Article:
I have found, over quite a few years of teaching midwifery, that people who are learning midwifery and similar arts often like to have building blocks in the form of rules, lists and principles that they can learn and explore in theory and then follow in practice. I’m not saying that everyone wants this, or that it’s the only way to learn. But I have noticed that such frameworks can help some people feel more confident, while also – if taught and discussed well – helping people to see that nothing works every time and that flexibility of thought and action is also important.
Coat hangers and principles
I suspect that one reason principles work well for some people is that it is reassuring to learn something that feels solid, when you’re in a practice setting that may feel alien or unpredictable. For others it might simply feel useful to have a kind of metaphorical coat hanger or framework upon which to hang new ideas and knowledge. Further down the line, when you know what you’re doing, you can adapt. You might alter the shape of the metaphorical coat hanger, completely change the clothes that you’re hanging on it or even throw it out of the wardrobe and replace it with something entirely different, but that’s OK. It has served its purpose in helping you to gather and make sense of the first bits of knowledge that you needed in order to function in a new field.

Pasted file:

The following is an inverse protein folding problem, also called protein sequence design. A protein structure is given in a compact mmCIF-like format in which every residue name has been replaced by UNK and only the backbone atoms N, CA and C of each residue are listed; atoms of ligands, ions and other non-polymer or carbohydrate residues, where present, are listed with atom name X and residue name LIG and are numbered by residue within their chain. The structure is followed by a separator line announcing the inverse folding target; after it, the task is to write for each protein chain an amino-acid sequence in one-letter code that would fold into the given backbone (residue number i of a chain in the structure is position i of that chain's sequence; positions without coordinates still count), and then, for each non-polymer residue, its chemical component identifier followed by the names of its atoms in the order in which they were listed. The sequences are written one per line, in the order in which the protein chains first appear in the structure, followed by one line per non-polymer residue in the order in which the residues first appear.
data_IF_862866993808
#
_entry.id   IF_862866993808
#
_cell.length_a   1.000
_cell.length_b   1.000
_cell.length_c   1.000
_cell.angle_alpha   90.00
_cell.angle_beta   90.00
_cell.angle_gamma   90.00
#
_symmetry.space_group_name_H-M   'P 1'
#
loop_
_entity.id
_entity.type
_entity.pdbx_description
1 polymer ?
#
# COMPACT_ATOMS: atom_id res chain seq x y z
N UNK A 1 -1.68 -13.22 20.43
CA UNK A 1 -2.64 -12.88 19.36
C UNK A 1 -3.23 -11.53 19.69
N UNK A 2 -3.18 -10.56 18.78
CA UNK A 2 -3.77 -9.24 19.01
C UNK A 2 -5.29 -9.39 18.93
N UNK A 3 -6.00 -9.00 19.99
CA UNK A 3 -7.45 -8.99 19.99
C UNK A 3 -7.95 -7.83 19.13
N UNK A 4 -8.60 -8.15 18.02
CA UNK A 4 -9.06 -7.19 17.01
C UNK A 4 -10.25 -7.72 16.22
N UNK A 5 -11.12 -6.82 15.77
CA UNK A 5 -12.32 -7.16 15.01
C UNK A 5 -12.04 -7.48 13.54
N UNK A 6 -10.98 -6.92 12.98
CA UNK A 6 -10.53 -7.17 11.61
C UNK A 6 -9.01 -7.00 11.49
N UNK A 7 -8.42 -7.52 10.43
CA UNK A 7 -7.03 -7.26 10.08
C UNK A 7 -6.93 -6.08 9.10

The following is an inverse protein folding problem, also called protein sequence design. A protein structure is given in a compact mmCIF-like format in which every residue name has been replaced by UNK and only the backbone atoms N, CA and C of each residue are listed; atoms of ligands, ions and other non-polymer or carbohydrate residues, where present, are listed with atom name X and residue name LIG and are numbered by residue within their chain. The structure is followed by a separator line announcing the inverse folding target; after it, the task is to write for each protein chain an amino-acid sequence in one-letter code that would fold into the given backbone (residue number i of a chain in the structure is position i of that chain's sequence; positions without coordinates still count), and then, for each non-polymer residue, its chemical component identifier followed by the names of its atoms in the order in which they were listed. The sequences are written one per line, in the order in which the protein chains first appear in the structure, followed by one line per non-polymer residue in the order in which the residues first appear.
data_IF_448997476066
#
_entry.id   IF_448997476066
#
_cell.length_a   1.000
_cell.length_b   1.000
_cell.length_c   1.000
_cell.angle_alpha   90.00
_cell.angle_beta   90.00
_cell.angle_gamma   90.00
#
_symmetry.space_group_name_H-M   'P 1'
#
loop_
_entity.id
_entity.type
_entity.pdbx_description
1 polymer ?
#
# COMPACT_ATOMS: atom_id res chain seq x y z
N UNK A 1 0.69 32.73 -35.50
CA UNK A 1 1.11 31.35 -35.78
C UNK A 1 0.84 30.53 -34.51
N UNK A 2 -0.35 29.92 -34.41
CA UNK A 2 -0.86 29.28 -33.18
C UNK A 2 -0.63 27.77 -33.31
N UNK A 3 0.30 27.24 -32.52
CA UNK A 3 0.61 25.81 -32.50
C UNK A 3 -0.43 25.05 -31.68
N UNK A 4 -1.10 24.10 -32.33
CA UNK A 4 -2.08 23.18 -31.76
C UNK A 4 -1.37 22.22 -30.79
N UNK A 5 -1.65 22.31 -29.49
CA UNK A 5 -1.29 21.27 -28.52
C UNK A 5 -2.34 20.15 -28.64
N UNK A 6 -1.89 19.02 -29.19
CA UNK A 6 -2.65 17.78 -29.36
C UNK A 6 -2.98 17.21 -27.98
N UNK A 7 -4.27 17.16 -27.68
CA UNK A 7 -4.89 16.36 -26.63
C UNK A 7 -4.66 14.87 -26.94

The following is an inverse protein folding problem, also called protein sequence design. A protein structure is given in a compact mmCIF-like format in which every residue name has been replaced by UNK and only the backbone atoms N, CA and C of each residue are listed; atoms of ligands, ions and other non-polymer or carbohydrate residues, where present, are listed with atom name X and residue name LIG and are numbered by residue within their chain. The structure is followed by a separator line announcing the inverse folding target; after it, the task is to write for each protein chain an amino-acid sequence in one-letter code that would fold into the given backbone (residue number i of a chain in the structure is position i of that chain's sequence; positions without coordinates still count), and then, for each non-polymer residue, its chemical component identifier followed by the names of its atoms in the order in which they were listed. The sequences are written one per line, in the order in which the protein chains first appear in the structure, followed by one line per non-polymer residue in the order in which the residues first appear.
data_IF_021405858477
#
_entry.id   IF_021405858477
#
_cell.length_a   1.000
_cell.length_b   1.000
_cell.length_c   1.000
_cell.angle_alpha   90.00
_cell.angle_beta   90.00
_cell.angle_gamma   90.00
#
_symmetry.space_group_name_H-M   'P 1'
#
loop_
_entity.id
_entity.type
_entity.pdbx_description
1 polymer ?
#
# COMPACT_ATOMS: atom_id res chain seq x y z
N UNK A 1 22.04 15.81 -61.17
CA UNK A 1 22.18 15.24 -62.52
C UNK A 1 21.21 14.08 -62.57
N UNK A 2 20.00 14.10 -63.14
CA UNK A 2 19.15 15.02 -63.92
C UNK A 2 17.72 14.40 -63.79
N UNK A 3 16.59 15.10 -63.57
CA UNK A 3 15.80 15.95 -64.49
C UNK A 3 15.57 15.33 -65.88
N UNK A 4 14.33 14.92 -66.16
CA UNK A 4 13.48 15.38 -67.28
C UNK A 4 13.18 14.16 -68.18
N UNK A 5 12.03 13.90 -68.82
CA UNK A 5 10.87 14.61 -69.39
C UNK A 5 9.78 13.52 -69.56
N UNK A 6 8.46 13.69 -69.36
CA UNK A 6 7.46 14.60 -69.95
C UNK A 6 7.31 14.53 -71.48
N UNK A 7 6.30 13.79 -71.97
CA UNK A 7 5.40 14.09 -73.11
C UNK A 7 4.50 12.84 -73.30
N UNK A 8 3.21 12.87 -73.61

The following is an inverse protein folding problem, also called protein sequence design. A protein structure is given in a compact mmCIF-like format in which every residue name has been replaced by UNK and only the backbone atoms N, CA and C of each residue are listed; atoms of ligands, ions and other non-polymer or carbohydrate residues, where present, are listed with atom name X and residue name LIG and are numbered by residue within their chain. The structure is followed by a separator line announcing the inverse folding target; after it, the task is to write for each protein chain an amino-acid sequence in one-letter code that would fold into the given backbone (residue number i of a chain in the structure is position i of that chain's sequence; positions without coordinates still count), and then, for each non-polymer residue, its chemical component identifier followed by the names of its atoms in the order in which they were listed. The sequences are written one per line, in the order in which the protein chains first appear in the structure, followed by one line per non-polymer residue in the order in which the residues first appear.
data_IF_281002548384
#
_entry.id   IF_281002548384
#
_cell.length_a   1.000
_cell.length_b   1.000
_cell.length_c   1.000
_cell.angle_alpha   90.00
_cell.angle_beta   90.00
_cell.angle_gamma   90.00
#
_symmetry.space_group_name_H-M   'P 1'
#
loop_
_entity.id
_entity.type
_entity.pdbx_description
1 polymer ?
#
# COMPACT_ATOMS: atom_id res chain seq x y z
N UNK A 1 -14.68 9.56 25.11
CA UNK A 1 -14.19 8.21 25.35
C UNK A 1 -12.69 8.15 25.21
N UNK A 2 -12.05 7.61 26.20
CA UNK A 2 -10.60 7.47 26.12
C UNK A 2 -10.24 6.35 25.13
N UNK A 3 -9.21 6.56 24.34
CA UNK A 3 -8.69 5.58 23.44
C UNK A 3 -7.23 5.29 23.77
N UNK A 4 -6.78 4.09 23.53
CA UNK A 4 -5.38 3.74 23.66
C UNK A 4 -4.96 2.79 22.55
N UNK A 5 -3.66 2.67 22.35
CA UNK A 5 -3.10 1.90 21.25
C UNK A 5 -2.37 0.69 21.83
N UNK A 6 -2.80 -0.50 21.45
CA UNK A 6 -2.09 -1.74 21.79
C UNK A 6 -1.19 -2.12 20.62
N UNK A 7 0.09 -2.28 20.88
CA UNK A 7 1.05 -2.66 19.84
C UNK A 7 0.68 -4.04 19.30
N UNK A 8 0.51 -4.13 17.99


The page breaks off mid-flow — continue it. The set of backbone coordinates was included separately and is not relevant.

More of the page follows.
I do realise, by the way, that I’ve just circumvented citing about 50 pieces of interesting educational theory by using that analogy, but I’ve only got a couple of pages here and I want to move on to the principle that is the subject of this article and which I have shared with many of my students over the years. It can be found in the title of this article, it is known in some circles as Cochrane’s aphorism, and it is a question that I was taught and that I now encourage other practitioners to consider when they are trying to decide whether to offer a screening or other test.
So, IS this going to change your management?
I’d like to add a quick note here, though, because the word management doesn’t gel with my ideology of midwifery practice which, for me, is about accompanying a woman on a journey. But I’ve never found a better way of summing up this principle. Which is that, given that much of what we do in midwifery is about applying screening tests, one of the most important questions we should ask ourselves when we are deciding whether we really need to offer a screening test, is whether the result has the potential to change the course of action that we might recommend or that a woman might decide to take. If not, then is there any need to offer the test?
One of the best examples of this in everyday midwifery practice is vaginal examination (VE) in labour. Let’s just pretend for a moment that we are autonomous practitioners who aren’t working in a system that demands that we offer regular VEs. Let’s pretend that we can decide ourselves when to offer a woman a VE, and that her decision to accept or decline will be fully respected.